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What Am I Allowed to Eat?

Being diagnosed with diabetes can be an overwhelming experience. There are many myths that go along with the diagnosis, making it difficult to navigate truth from fallacy. One of the first thoughts that may have entered your brain upon learning of your diagnosis may have been “well, now what can I eat?”

What can you eat when living with type 2 diabetes?

Let’s break down some tips on eating with diabetes to ease your discomfort, whether you are a new diabetic, or have had it for years!

Eat whole foods

You may hear this “whole foods” term often, and no, it does not mean you have to shop at a specific grocery store. Instead, eating a whole foods diet involves choosing foods that are as close to their original state as possible. For example, a banana has been picked from the plant, transported to the store, and then purchased for consumption. If you have a garden, eating your own produce is even fewer steps! In contrast, a product such as a granola bar has many different steps. The oats and rice are harvested, cooked, and covered in sugar, processed additions such as dried fruit and chocolate chips have been added and then all the ingredients have been mixed, cut, and packaged. This doesn’t mean that you can’t eat granola bars, but choosing ones with minimal ingredients, or making homemade granola are wonderful alternatives that stick more closely to the whole foods diet. Here are a few quick tips:

  • Eat plenty of fruits and vegetables
  • Choose whole grains such as quinoa, farro, brown rice, and whole-grain pasta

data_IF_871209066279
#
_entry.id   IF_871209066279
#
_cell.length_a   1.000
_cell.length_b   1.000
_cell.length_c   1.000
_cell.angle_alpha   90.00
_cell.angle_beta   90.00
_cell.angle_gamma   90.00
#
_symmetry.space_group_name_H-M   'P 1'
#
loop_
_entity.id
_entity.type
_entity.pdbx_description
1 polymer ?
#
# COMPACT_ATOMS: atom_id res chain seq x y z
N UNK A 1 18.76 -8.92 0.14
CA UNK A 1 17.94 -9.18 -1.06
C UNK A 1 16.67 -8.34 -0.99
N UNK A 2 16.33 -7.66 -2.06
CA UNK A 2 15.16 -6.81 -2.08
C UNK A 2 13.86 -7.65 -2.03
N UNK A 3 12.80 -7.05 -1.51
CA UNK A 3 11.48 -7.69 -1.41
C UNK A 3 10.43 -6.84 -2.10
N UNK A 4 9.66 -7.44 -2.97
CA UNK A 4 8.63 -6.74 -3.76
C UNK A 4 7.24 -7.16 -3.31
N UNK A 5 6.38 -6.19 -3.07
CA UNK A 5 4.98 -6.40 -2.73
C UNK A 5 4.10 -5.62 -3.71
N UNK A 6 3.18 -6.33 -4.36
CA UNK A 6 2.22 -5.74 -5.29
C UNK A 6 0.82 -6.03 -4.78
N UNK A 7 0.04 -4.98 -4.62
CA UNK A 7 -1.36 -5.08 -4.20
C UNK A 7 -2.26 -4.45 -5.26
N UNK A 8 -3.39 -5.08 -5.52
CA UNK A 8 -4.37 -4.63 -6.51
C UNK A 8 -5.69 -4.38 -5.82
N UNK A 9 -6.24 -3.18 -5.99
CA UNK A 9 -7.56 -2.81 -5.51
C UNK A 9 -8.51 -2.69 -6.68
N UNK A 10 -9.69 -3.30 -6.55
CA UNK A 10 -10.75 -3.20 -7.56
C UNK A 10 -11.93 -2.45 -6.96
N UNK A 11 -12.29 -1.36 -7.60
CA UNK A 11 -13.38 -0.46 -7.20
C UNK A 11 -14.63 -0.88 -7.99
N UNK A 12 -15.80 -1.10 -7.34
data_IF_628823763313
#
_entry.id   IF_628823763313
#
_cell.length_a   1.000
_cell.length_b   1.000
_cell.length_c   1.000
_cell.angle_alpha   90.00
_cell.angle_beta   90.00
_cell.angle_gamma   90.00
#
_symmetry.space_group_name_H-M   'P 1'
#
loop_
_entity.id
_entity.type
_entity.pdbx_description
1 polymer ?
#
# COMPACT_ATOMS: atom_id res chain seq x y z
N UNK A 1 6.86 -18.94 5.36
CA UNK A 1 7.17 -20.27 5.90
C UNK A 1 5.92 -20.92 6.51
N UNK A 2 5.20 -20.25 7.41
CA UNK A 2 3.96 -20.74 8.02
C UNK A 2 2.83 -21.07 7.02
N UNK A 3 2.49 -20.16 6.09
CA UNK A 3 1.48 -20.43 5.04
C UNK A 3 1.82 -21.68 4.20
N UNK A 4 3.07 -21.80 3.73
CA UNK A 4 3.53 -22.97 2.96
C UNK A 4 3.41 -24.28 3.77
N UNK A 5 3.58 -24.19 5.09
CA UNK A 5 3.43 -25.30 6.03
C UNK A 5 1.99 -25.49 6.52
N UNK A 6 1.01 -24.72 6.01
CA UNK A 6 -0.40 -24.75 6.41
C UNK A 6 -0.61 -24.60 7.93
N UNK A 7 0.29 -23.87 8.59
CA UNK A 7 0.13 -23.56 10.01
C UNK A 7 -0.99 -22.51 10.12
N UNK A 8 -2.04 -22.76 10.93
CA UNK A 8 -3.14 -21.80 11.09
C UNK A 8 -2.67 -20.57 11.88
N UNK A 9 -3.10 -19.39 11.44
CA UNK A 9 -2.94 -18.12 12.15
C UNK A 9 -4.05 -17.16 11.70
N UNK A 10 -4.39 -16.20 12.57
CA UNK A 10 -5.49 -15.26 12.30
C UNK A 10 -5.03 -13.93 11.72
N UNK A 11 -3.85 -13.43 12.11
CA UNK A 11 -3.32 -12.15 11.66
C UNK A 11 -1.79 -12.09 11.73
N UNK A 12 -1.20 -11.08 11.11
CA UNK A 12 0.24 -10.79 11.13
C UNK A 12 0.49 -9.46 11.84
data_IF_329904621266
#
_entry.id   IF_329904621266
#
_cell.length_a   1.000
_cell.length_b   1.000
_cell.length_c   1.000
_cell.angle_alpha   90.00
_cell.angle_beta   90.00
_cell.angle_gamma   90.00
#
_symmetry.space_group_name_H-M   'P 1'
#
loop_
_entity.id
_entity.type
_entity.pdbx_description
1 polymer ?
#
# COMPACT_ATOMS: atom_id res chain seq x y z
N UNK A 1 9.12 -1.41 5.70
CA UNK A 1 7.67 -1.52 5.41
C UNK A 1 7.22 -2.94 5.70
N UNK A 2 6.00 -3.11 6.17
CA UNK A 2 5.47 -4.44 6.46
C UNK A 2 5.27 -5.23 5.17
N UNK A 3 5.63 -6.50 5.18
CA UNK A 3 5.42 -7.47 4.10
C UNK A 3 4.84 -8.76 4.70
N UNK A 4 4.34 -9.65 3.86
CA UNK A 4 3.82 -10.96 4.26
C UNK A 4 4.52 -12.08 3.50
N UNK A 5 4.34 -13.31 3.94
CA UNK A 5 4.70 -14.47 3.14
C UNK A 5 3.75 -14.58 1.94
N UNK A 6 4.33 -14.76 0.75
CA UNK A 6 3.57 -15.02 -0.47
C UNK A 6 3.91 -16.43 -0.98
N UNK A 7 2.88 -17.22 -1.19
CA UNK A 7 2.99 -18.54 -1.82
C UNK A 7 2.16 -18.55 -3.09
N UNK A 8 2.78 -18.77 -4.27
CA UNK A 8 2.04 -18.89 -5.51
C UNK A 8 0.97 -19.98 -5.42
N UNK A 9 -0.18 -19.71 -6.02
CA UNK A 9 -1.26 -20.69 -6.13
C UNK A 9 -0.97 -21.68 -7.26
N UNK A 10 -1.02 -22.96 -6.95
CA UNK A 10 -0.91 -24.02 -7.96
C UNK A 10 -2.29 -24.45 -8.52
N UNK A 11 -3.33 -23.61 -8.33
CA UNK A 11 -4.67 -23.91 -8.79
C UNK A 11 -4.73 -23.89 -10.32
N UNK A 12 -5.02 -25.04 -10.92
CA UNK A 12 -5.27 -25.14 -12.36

• Reach for minimally processed meats ie: chicken breast over sausage links

Limit or avoid refined foods

Refined foods are those products that use refined grains and added sugars in their ingredients. When grains go through the refining process, they are stripped of many important nutrients including B vitamins making them less nutritionally valuable. Added sugar is created by pulling the sugar out of sugar cane or beet juice. Both sugars and refined grains are frequently found in snack foods such as cookies, cakes, crackers, etc. Limiting or avoiding these foods is important for everyone, but especially those with diabetes as they are usually high in carbohydrates and can lead to undesired blood glucose levels. Here are a few quick tips:

  • Choose foods containing natural sugars such as fruit and yogurt when you are in need of something sweet
  • Opt for whole grain-based crackers and bread (check for the first ingredient in the list to be “whole grain wheat flour”
  • Read food labels to see how much added sugar a product contains

Eat plenty of non-starchy vegetables

Non-starchy vegetables are the answer to your diet questions. Not only are they chock-full of important vitamins and minerals, they are also loaded with fiber to help you reach that happy, satisfied feeling. Shoot to have half of your plate covered with non-starchy vegetables at each meal, with the other half evenly split between protein and carbohydrate options.
Non-starchy vegetables include:

  • leafy greens such as spinach, kale, and arugula
  • carrots
  • celery
  • zucchini
  • broccoli
  • cauliflower
  • onions
  • mushrooms and many more!

Starchy vegetables should be consumed in correct portion sizes and accounted for in daily carbohydrate intakes. They include:

  • peas
  • corn
  • potatoes
  • sweet potatoes and more

Drink lots of water

If you are a pop drinker, now is a great time to transition over to water. Water is the best beverage for hydrating the body and has zero calories and zero carbohydrates.

Tips to remember:

  • Drink plenty of water
  • Eat lots of non-starchy vegetables
  • Avoid processed foods loaded with refined grains and added sugars
  • Choose whole foods

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